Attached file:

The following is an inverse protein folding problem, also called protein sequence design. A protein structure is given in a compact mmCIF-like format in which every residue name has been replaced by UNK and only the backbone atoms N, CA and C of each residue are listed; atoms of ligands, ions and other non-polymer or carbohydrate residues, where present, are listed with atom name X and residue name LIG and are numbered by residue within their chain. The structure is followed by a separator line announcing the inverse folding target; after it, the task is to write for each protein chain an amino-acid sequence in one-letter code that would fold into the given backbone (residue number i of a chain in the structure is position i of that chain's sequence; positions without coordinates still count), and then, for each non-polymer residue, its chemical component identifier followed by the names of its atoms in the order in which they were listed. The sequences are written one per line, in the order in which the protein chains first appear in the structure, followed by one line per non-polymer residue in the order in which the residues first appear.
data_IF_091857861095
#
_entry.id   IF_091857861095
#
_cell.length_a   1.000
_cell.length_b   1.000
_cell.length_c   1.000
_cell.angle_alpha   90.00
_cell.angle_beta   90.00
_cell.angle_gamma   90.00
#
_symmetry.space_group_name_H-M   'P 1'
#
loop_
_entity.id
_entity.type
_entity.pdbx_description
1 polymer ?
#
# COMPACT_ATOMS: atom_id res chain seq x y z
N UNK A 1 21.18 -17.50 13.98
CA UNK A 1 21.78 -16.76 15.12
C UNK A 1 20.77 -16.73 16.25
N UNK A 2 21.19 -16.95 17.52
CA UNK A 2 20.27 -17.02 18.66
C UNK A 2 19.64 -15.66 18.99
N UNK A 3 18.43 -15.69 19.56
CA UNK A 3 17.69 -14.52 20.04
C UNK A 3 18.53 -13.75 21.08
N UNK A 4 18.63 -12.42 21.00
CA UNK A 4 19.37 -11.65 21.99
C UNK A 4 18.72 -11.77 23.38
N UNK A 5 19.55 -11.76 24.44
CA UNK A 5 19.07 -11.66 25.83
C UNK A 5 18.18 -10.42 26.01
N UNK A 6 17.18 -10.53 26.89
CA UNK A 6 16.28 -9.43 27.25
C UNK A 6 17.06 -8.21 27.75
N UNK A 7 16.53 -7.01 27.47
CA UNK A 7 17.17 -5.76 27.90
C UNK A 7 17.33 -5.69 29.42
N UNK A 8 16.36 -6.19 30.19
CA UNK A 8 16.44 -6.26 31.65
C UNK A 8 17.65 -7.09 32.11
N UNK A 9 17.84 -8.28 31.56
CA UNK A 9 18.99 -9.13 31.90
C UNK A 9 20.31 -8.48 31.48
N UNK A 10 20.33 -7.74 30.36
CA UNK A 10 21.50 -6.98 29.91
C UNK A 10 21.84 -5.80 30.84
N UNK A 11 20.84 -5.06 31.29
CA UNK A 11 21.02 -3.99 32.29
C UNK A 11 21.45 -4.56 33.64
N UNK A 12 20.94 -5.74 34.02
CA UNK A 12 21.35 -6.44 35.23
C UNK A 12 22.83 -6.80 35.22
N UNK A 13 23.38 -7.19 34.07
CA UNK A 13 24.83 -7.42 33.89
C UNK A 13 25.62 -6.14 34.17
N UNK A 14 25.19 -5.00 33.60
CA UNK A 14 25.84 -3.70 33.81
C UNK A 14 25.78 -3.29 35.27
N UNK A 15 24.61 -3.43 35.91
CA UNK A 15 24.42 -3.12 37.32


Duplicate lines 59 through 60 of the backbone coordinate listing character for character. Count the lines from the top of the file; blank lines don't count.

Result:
CA UNK A 13 24.83 -7.42 33.89
C UNK A 13 25.62 -6.14 34.17